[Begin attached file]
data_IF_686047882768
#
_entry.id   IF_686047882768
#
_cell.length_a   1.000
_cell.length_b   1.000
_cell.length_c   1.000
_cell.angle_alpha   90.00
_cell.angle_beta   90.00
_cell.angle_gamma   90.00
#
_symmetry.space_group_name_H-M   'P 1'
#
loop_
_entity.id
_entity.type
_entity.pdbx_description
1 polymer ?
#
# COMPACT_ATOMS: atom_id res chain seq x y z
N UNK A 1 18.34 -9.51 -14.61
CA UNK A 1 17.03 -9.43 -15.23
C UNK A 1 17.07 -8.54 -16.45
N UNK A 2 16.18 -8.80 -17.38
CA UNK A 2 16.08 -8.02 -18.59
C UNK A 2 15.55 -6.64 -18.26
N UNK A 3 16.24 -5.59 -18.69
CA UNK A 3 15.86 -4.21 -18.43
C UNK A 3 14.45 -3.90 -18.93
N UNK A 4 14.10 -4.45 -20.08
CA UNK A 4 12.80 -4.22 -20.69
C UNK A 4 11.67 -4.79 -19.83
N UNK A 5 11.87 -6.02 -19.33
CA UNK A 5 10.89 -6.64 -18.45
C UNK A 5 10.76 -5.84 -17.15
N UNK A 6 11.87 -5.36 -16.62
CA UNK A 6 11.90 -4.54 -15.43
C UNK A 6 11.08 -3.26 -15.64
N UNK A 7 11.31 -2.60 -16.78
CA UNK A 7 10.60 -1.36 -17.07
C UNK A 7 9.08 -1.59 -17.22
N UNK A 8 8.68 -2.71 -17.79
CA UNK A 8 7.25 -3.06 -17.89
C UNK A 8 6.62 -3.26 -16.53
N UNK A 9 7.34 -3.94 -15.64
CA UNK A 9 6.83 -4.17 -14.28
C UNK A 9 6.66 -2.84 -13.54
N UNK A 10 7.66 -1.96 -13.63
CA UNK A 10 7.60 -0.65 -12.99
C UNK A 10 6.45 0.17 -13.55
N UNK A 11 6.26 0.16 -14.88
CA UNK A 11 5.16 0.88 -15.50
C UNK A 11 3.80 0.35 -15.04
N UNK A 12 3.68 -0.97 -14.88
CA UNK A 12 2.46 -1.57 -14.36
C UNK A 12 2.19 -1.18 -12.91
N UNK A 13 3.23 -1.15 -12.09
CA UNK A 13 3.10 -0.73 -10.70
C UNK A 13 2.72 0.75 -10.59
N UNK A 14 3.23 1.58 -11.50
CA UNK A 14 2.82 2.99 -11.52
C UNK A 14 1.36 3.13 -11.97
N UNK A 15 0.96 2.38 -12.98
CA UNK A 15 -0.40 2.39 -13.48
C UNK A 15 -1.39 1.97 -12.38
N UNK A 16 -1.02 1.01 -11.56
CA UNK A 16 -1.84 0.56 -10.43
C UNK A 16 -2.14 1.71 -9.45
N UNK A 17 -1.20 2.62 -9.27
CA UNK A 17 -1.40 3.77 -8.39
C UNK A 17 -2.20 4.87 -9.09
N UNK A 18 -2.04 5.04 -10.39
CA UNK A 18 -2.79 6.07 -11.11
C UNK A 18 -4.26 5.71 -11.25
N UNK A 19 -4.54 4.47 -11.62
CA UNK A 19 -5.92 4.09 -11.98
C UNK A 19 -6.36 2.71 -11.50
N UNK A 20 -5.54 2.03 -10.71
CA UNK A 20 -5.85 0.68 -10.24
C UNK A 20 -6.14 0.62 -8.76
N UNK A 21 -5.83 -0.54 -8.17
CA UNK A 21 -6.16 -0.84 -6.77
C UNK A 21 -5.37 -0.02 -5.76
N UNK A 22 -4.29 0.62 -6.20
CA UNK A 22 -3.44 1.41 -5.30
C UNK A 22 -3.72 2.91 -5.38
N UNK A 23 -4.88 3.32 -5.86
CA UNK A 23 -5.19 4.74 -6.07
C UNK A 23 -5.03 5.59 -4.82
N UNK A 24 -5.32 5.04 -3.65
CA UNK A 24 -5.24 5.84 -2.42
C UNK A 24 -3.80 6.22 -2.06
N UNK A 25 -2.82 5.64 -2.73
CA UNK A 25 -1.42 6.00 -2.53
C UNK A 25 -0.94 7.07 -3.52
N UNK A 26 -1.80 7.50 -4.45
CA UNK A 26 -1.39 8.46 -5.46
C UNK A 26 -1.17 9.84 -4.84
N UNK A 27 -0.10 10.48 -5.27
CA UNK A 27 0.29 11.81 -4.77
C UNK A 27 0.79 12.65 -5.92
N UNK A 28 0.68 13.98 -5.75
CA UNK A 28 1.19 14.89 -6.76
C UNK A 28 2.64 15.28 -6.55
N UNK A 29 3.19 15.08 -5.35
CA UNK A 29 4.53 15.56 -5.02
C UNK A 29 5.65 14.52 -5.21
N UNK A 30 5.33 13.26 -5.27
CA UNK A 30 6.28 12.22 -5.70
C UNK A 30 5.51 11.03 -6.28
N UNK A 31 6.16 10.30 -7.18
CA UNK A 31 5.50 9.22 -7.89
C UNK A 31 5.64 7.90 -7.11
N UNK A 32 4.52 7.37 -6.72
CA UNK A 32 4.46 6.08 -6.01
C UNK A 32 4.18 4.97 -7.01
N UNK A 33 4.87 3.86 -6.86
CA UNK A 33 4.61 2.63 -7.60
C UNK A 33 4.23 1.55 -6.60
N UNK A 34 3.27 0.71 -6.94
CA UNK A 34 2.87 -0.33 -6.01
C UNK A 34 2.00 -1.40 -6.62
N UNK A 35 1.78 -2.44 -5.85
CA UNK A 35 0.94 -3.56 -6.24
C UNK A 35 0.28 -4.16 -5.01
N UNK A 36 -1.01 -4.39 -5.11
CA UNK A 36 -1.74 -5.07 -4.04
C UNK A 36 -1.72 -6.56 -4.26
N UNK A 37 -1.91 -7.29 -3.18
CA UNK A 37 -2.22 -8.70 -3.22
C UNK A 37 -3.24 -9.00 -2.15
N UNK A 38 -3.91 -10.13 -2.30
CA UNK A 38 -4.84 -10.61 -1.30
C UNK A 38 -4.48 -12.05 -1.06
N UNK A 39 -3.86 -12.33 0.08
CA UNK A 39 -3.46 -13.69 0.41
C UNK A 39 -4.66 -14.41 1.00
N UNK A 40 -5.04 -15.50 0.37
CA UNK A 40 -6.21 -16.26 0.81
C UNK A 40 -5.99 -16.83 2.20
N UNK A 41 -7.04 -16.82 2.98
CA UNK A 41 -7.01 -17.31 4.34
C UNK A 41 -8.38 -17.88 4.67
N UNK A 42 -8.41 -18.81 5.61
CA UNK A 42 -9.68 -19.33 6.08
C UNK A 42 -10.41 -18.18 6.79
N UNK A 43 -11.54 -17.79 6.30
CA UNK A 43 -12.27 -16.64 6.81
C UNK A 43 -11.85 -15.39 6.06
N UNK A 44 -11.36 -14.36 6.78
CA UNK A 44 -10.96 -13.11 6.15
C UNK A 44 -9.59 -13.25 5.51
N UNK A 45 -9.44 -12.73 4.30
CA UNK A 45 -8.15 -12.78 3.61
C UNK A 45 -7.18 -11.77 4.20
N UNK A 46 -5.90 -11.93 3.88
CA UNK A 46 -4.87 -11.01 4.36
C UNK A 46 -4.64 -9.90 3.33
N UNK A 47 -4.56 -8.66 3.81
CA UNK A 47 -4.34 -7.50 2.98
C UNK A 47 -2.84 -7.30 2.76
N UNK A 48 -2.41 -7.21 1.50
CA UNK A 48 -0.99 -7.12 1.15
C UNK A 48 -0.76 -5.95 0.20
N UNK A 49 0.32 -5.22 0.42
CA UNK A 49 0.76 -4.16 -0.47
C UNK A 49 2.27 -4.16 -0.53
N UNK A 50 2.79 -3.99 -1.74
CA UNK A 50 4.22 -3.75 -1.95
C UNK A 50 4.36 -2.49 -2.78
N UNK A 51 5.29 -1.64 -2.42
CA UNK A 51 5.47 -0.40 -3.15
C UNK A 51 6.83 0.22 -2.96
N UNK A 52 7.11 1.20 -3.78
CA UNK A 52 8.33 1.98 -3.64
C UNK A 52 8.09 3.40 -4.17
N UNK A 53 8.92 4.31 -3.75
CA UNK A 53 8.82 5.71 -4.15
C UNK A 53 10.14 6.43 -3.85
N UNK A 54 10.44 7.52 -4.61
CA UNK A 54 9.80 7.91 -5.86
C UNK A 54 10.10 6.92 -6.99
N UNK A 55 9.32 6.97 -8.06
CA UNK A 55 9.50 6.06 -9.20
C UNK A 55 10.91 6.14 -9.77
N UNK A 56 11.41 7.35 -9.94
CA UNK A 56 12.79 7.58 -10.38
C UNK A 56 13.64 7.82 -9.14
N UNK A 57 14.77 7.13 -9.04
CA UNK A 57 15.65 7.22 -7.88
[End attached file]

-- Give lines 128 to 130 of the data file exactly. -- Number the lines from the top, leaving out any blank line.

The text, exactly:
C UNK A 36 -1.72 -6.56 -4.26
N UNK A 37 -1.91 -7.29 -3.18
CA UNK A 37 -2.22 -8.70 -3.22